Chapter no 18

The Sun and the Star

‘Excuse me!’ a voice called out. ‘Is there any way we could borrow that demigod?’‌

Nico forced himself not to pass out, even though he wanted to chase after unconsciousness. He tried to twist around to see who was

speaking, but he didn’t need to. Nyx promptly dropped him, and his back hit the ground, knocking the air clean out of him.

He turned his head to see two nearly identical giants – both four metres tall and with snakes where their feet should be, but otherwise much more like humans than he expected. They were dressed in identical tie-dyed overalls – who made overalls for giants?! – on top of white T-shirts. Both of them had their hair tied back in thick braids that glittered with coins, though the giant on the left had green hair and the one on the right had purple. Nico thought they looked like Tartarus versions of Pokémon trainers.

Nyx hissed. ‘Who do you think you are, barging in here? I am Nyx, the goddess of night!’

‘Oh, we know who you are,’ said the giant with purple hair. He pointed at his twin. ‘That’s Otis, and I’m the Big F.’

Otis made a face. ‘Dude, I don’t know about that stage name.’ ‘The Big F?’ said Hypnos. ‘What does the F stand for?’

The purple-haired giant put his hands on his hips and raised his chin proudly. ‘Ephialtes.’

Hypnos looked up at his mother, whose supernova eyes flickered as if she were short-circuiting.

‘Does it not make sense?’ said Ephialtes. ‘You know, because the way you say my name is –’

‘No, no, we understand,’ said Nyx.

‘Yeah,’ Hypnos said, ‘there’s certainly a logic to it, but …’ The giant looked down at Nico.

The demigod shrugged. ‘It could use some more thought.’

‘I told you to workshop it more,’ said Otis. ‘How are we supposed to get our big break if everyone thinks your name is ridiculous?’

‘Dude –’


‘Pardon me for interrupting this clown show,’ said Nyx, ‘but what are you two doing here?’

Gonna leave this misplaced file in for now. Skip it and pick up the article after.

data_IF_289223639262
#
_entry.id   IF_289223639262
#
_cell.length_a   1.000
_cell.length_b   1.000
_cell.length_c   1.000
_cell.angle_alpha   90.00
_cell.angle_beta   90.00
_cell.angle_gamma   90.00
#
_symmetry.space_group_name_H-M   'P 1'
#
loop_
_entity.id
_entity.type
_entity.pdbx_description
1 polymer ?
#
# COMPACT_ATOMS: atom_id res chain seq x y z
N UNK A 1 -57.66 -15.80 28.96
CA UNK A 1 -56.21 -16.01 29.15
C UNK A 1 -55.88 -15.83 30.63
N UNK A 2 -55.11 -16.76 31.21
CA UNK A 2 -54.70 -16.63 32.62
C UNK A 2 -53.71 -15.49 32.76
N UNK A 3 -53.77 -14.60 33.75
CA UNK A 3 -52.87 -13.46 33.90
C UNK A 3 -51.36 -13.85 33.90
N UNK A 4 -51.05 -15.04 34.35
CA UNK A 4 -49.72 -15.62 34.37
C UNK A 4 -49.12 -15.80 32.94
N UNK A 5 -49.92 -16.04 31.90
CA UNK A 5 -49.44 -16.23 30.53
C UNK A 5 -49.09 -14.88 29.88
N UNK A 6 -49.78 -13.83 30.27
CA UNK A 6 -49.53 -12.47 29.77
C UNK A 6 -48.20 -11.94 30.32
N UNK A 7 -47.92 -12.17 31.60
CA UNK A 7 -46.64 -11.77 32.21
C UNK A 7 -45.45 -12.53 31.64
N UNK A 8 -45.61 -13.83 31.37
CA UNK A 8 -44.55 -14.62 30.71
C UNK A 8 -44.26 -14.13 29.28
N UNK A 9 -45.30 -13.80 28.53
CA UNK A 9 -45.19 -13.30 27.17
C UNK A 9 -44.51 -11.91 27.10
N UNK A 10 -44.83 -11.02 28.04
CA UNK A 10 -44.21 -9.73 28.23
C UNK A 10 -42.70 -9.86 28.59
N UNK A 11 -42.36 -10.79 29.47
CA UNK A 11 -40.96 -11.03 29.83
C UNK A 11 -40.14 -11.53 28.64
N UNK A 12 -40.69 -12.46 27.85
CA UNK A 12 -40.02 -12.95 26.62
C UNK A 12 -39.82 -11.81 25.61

‘Right!’ said Ephialtes. ‘We’re here for the demigod.’

The air around Nyx turned several degrees colder. ‘Not now,’ she said. ‘He’s … occupied.’

‘Gaia wants him,’ said Otis.

Hypnos frowned at his mother, as if to say See, I told you she was trouble.

‘Gaia,’ Nyx repeated. ‘Yep,’ said Ephialtes.

‘For what possible reason?’

Ephialtes smiled from ear to ear. ‘Oh, we’re trying to trap the seven demigods from the prophecy.’

Nico pushed himself up on his elbows. ‘What?’

‘We’re gonna kidnap you and use you as bait,’ said Otis. ‘Then, when your friends come to rescue you, we’ll just wipe out everyone at once.’

‘It’s brilliant,’ said Ephialtes. ‘And it will definitely help us go viral!’

Nico looked at Nyx in panic. Then back at the giants. He thought about trying to make a break for it, but he was deep in Tartarus, surrounded by four immortals, with barely enough energy to stand. Maybe if he could goad them into fighting one another, he could sneak away …

‘I can see you plotting, Nico,’ said Nyx, her voice syrupy. ‘But there is no escape for you.’

‘I thought you resented Gaia.’ Nico turned to Hypnos. ‘You called her intolerable. Why do you take orders from her?’

Hypnos shook his head. ‘It’s pointless to try dividing us, demigod.’ ‘Does that mean we can have him now?’ asked Otis. ‘Gaia will reward

you for your cooperation, Nyx.’

Nyx didn’t frown, exactly, since she had no mouth, but Nico could sense displeasure in the darkening churn of her face. ‘I do not need rewards. And it is one thing for me to support my primordial sister’s awakening. It is

another thing for you to barge into my home and demand –’

Nico wasn’t going to wait around for the result of this negotiation. He

sprinted for the archway. Hypnos shouted. The giants cried out in alarm as Nico dived between Otis’s snake legs and came up running. He was almost to the exit when two new shapes closed ranks to block his path – horses

with bodies of pitch-black void just like Nyx, their disturbingly sharp silvery teeth gnashing at Nico. Giant vampire horses.

‘Nope!’ Nico cried, and veered into the woods.

The horses whinnied. The giants bellowed, ‘Get him!’ and ‘No, dude, you get him!’ but Nyx’s voice rose above the din.

‘Let him try,’ she said. ‘Go ahead, Nico di Angelo. Try your best to escape.’

Nico knew she was toying with him, but he didn’t have much of a choice.

He ran as fast as he could, following the perimeter of the garden. A dark wall hemmed it in – much too tall to climb, made of seething ash particles like the archway. Nico considered trying to shadow-travel through it, but even if he’d had the concentration and the energy, something told him